The Face of Grieving: How Students Handle Death in a Digital World

I knew I would be early. It was approximately two hours prior to the start of the Soaring Ahead ceremony, our eighth-grade graduation, and I was anxious to set up the video slideshow I had created for this grand event.

As I entered the quiet gymnasium that Thursday, the evening before the students’ last day of school, two sound technicians worked busily to prepare for the more than 1,000 proud parents, students, and educators who would soon be arriving. I felt a sense of purpose and elation, as I had spent the past few months gathering and capturing images, music, and video, hoping to encapsulate the eighth graders’ past three years of growth at our middle school and highlight the impact they made on our hearts. It was to be an emotional evening.

Looking back now, it is a bit surreal knowing that one of those children we watched over for those three years and celebrated that night would not be alive the next day.

A Community in Shock

Situated approximately 50 miles northeast of New York City, our community is a collection of families that place great value on their children’s education. It is a wonderful place to teach and, contrary to the occasional complaints of our adolescents, a place the children are proud to call home.

The events of Friday, June 13 had an intoxicating, carefree feel to them, as it was the last day for students at school—their “home away from home.” As the day concluded and the students made their way to the exits, many were elated and others saddened. Teachers excitedly discussed their plans to free themselves from the responsibility of duty and begin the decompressing process. I, along with a handful of others, would return Monday to tie up loose ends and work on curriculum projects.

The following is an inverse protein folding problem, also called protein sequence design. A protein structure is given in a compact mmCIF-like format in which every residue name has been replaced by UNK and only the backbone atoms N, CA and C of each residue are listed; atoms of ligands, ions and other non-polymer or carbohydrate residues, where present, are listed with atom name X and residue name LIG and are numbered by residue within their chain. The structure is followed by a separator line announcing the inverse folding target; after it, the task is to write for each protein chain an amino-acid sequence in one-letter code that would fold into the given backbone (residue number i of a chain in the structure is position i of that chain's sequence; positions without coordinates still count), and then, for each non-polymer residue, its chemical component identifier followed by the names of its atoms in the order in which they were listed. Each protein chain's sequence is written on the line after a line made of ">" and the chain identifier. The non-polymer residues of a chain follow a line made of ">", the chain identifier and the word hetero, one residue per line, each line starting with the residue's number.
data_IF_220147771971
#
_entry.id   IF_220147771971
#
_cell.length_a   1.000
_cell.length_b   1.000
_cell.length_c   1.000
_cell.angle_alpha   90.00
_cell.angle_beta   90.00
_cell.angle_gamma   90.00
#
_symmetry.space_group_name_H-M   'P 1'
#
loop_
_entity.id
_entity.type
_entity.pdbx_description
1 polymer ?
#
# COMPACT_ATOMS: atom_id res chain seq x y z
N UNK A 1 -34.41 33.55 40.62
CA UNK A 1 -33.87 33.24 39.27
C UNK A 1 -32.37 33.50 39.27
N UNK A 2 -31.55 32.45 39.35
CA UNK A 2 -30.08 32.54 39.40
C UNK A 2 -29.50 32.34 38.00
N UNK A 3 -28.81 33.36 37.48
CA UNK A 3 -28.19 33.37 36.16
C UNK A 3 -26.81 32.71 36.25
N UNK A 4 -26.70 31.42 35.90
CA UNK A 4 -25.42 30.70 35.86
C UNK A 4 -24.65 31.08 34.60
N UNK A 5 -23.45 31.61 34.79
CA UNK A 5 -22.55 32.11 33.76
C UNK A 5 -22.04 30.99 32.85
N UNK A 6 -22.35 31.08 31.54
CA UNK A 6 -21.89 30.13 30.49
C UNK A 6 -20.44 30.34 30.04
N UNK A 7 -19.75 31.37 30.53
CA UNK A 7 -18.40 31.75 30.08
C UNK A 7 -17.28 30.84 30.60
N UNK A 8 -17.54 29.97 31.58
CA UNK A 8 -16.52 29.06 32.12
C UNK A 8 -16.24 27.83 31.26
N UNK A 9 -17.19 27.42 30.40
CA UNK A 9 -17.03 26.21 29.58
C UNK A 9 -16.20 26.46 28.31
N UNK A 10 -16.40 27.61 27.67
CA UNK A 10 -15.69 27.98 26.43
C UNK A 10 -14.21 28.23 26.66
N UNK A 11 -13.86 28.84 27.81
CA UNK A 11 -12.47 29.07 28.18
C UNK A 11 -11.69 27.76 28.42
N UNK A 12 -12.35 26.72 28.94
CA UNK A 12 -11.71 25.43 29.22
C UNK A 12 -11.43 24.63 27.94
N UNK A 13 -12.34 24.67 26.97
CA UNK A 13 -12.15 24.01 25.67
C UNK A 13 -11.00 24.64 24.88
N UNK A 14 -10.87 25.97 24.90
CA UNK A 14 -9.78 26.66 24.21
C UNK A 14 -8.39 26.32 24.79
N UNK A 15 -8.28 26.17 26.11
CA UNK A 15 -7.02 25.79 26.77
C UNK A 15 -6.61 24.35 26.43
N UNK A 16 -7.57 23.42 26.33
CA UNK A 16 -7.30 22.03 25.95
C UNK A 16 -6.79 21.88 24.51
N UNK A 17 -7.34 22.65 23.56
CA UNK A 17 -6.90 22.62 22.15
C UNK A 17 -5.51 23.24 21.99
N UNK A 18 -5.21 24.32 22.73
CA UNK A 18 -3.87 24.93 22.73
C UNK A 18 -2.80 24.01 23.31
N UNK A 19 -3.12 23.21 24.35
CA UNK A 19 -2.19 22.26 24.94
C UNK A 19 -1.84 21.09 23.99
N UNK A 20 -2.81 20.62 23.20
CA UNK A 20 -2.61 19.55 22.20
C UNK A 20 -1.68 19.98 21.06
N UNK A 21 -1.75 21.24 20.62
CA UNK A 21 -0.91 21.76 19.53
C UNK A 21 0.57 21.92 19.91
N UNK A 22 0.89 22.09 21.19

The phone call came Saturday morning. Nick, one of the eighth graders, was killed while riding his ATV Friday afternoon, just hours after leaving school. It was devastating news.

On Monday morning, all staff members assembled in the front lobby to hear what information the administrators could share. They gave us the details about the services for Nick and let us know what times grief counselors would be available for students at the school.

Amidst the tears, a staff member mentioned that a Facebook page had been created in Nick’s honor and that students had begun posting their thoughts. I logged into my Facebook account several days later and found the page dedicated to him.

Many people posted comments about a kind-hearted, quiet boy, one whom many lamented not getting to know better. Some discussed events they were planning in remembrance of Nick, inviting everyone interested to join them at a specific place and time. There were personal memories from parents, cousins, and friends of the family that gave glimpses into the boy many did not know well. There were postings from people in more than a dozen towns, several states, and other countries, including Portugal and Germany.

I realized that I was looking at something unique, something that I had not experienced before in my lifetime. Throughout my youth, and even my early professional career, I had dealt with the loss of classmates, family, friends, and even students in my classroom. However, I had never before been part of such an immediate collaboration of grieving. This social networking site was a portal into which thousands of people could peer while they collectively participated in the healing process.

Within a few days, many of the grieving voices from the pages of Facebook were gathered at a thoughtful service not far from our school. Saddened hearts met with warm embraces. There were those who felt cheated by Nick’s death and others who realized that they had taken life for granted lately.

It was a beautiful summer afternoon, yet a silent despair hung over the crowd like a storm cloud. The service would end and those attending would leave quietly. For some, however, the discussion that began on Facebook days earlier would continue. The Facebook page created in Nick’s remembrance was bringing together those people who felt most comfortable sharing their feelings online.